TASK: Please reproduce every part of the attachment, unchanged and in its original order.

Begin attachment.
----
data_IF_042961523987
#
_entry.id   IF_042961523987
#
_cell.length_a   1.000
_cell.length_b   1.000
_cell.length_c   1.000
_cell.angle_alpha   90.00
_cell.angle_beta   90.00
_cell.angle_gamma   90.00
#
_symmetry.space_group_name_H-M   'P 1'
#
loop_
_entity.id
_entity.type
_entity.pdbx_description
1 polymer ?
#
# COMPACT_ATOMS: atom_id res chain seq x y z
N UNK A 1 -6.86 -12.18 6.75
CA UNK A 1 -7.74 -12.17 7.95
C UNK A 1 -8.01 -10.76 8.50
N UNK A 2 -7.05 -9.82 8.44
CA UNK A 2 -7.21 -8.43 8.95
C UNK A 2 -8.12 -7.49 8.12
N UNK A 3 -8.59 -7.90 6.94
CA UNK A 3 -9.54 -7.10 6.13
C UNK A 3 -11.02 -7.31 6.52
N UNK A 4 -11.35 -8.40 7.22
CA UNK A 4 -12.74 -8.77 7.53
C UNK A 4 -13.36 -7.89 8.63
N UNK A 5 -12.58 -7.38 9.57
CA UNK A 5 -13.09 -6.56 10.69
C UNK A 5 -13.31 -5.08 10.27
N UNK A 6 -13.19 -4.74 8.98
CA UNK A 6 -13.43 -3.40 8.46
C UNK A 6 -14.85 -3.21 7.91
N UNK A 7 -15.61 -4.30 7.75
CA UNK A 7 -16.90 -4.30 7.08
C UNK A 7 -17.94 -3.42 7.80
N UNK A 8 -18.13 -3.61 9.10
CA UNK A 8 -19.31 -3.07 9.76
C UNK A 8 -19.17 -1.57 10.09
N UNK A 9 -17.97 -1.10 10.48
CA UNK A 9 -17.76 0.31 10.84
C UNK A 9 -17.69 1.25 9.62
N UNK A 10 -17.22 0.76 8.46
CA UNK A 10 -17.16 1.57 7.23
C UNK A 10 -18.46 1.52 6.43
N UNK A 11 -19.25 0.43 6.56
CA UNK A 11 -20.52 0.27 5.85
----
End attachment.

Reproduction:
data_IF_042961523987
#
_entry.id   IF_042961523987
#
_cell.length_a   1.000
_cell.length_b   1.000
_cell.length_c   1.000
_cell.angle_alpha   90.00
_cell.angle_beta   90.00
_cell.angle_gamma   90.00
#
_symmetry.space_group_name_H-M   'P 1'
#
loop_
_entity.id
_entity.type
_entity.pdbx_description
1 polymer ?
#
# COMPACT_ATOMS: atom_id res chain seq x y z
N UNK A 1 -6.86 -12.18 6.75
CA UNK A 1 -7.74 -12.17 7.95
C UNK A 1 -8.01 -10.76 8.50
N UNK A 2 -7.05 -9.82 8.44
CA UNK A 2 -7.21 -8.43 8.95
C UNK A 2 -8.12 -7.49 8.12
N UNK A 3 -8.59 -7.90 6.94
CA UNK A 3 -9.54 -7.10 6.13
C UNK A 3 -11.02 -7.31 6.52
N UNK A 4 -11.35 -8.40 7.22
CA UNK A 4 -12.74 -8.77 7.53
C UNK A 4 -13.36 -7.89 8.63
N UNK A 5 -12.58 -7.38 9.57
CA UNK A 5 -13.09 -6.56 10.69
C UNK A 5 -13.31 -5.08 10.27
N UNK A 6 -13.19 -4.74 8.98
CA UNK A 6 -13.43 -3.40 8.46
C UNK A 6 -14.85 -3.21 7.91
N UNK A 7 -15.61 -4.30 7.75
CA UNK A 7 -16.90 -4.30 7.08
C UNK A 7 -17.94 -3.42 7.80
N UNK A 8 -18.13 -3.61 9.10
CA UNK A 8 -19.31 -3.07 9.76
C UNK A 8 -19.17 -1.57 10.09
N UNK A 9 -17.97 -1.10 10.48
CA UNK A 9 -17.76 0.31 10.84
C UNK A 9 -17.69 1.25 9.62
N UNK A 10 -17.22 0.76 8.46
CA UNK A 10 -17.16 1.57 7.23
C UNK A 10 -18.46 1.52 6.43
N UNK A 11 -19.25 0.43 6.56
CA UNK A 11 -20.52 0.27 5.85